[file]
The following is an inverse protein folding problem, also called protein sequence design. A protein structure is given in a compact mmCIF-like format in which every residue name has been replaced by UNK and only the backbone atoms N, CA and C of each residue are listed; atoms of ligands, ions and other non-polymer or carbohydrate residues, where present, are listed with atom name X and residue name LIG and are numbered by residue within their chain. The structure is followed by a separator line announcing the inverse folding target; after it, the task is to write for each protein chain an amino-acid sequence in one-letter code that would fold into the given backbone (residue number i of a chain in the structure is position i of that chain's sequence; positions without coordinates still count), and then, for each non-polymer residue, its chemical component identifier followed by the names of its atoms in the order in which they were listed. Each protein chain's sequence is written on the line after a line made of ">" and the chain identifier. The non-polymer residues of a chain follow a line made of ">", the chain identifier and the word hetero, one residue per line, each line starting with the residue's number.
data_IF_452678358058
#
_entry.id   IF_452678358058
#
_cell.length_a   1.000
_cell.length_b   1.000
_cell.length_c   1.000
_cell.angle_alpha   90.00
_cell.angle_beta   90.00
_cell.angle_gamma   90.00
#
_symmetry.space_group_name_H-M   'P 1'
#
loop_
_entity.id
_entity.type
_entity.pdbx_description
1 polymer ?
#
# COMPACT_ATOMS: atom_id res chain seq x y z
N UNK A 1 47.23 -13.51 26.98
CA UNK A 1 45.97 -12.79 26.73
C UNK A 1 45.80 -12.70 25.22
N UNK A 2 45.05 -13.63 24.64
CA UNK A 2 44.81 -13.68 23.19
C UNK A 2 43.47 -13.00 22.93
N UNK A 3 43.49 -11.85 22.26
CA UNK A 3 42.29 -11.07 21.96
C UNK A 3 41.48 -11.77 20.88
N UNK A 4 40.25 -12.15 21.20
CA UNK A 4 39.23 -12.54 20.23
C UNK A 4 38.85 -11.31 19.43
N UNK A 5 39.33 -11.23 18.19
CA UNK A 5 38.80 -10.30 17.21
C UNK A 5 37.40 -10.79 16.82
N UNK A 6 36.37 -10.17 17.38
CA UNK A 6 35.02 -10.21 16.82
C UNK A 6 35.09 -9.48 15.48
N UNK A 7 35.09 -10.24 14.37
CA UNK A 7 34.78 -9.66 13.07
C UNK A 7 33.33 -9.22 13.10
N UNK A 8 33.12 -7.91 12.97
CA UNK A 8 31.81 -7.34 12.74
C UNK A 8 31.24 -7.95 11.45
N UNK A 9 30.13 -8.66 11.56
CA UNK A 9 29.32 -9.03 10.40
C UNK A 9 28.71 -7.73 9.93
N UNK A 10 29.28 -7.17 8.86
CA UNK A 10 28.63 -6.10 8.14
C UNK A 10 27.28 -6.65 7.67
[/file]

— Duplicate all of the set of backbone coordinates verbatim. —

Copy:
The following is an inverse protein folding problem, also called protein sequence design. A protein structure is given in a compact mmCIF-like format in which every residue name has been replaced by UNK and only the backbone atoms N, CA and C of each residue are listed; atoms of ligands, ions and other non-polymer or carbohydrate residues, where present, are listed with atom name X and residue name LIG and are numbered by residue within their chain. The structure is followed by a separator line announcing the inverse folding target; after it, the task is to write for each protein chain an amino-acid sequence in one-letter code that would fold into the given backbone (residue number i of a chain in the structure is position i of that chain's sequence; positions without coordinates still count), and then, for each non-polymer residue, its chemical component identifier followed by the names of its atoms in the order in which they were listed. Each protein chain's sequence is written on the line after a line made of ">" and the chain identifier. The non-polymer residues of a chain follow a line made of ">", the chain identifier and the word hetero, one residue per line, each line starting with the residue's number.
data_IF_452678358058
#
_entry.id   IF_452678358058
#
_cell.length_a   1.000
_cell.length_b   1.000
_cell.length_c   1.000
_cell.angle_alpha   90.00
_cell.angle_beta   90.00
_cell.angle_gamma   90.00
#
_symmetry.space_group_name_H-M   'P 1'
#
loop_
_entity.id
_entity.type
_entity.pdbx_description
1 polymer ?
#
# COMPACT_ATOMS: atom_id res chain seq x y z
N UNK A 1 47.23 -13.51 26.98
CA UNK A 1 45.97 -12.79 26.73
C UNK A 1 45.80 -12.70 25.22
N UNK A 2 45.05 -13.63 24.64
CA UNK A 2 44.81 -13.68 23.19
C UNK A 2 43.47 -13.00 22.93
N UNK A 3 43.49 -11.85 22.26
CA UNK A 3 42.29 -11.07 21.96
C UNK A 3 41.48 -11.77 20.88
N UNK A 4 40.25 -12.15 21.20
CA UNK A 4 39.23 -12.54 20.23
C UNK A 4 38.85 -11.31 19.43
N UNK A 5 39.33 -11.23 18.19
CA UNK A 5 38.80 -10.30 17.21
C UNK A 5 37.40 -10.79 16.82
N UNK A 6 36.37 -10.17 17.38
CA UNK A 6 35.02 -10.21 16.82
C UNK A 6 35.09 -9.48 15.48
N UNK A 7 35.09 -10.24 14.37
CA UNK A 7 34.78 -9.66 13.07
C UNK A 7 33.33 -9.22 13.10
N UNK A 8 33.12 -7.91 12.97
CA UNK A 8 31.81 -7.34 12.74
C UNK A 8 31.24 -7.95 11.45
N UNK A 9 30.13 -8.66 11.56
CA UNK A 9 29.32 -9.03 10.40
C UNK A 9 28.71 -7.73 9.93
N UNK A 10 29.28 -7.17 8.86
CA UNK A 10 28.63 -6.10 8.14
C UNK A 10 27.28 -6.65 7.67